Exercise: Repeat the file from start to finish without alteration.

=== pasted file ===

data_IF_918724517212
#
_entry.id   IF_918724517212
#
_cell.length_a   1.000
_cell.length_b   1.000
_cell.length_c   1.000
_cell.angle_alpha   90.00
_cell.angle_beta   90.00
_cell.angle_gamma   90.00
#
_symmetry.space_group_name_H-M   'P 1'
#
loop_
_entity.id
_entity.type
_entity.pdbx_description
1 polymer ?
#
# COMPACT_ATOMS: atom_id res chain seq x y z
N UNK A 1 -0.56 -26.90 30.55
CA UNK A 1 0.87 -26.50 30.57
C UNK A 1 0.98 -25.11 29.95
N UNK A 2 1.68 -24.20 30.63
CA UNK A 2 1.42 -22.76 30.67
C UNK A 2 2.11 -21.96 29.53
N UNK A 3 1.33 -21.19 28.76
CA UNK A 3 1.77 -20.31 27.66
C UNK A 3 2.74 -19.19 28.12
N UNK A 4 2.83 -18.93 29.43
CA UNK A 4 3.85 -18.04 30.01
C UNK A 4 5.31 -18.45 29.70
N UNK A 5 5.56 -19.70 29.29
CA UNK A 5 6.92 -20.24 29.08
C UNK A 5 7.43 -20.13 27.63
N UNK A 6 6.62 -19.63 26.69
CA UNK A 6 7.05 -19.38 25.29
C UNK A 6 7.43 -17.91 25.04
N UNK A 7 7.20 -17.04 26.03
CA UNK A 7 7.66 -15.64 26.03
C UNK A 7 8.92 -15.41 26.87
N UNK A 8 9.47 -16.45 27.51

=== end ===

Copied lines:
data_IF_918724517212
#
_entry.id   IF_918724517212
#
_cell.length_a   1.000
_cell.length_b   1.000
_cell.length_c   1.000
_cell.angle_alpha   90.00
_cell.angle_beta   90.00
_cell.angle_gamma   90.00
#
_symmetry.space_group_name_H-M   'P 1'
#
loop_
_entity.id
_entity.type
_entity.pdbx_description
1 polymer ?
#
# COMPACT_ATOMS: atom_id res chain seq x y z
N UNK A 1 -0.56 -26.90 30.55
CA UNK A 1 0.87 -26.50 30.57
C UNK A 1 0.98 -25.11 29.95
N UNK A 2 1.68 -24.20 30.63
CA UNK A 2 1.42 -22.76 30.67
C UNK A 2 2.11 -21.96 29.53
N UNK A 3 1.33 -21.19 28.76
CA UNK A 3 1.77 -20.31 27.66
C UNK A 3 2.74 -19.19 28.12
N UNK A 4 2.83 -18.93 29.43
CA UNK A 4 3.85 -18.04 30.01
C UNK A 4 5.31 -18.45 29.70
N UNK A 5 5.56 -19.70 29.29
CA UNK A 5 6.92 -20.24 29.08
C UNK A 5 7.43 -20.13 27.63
N UNK A 6 6.62 -19.63 26.69
CA UNK A 6 7.05 -19.38 25.29
C UNK A 6 7.43 -17.91 25.04
N UNK A 7 7.20 -17.04 26.03
CA UNK A 7 7.66 -15.64 26.03
C UNK A 7 8.92 -15.41 26.87
N UNK A 8 9.47 -16.45 27.51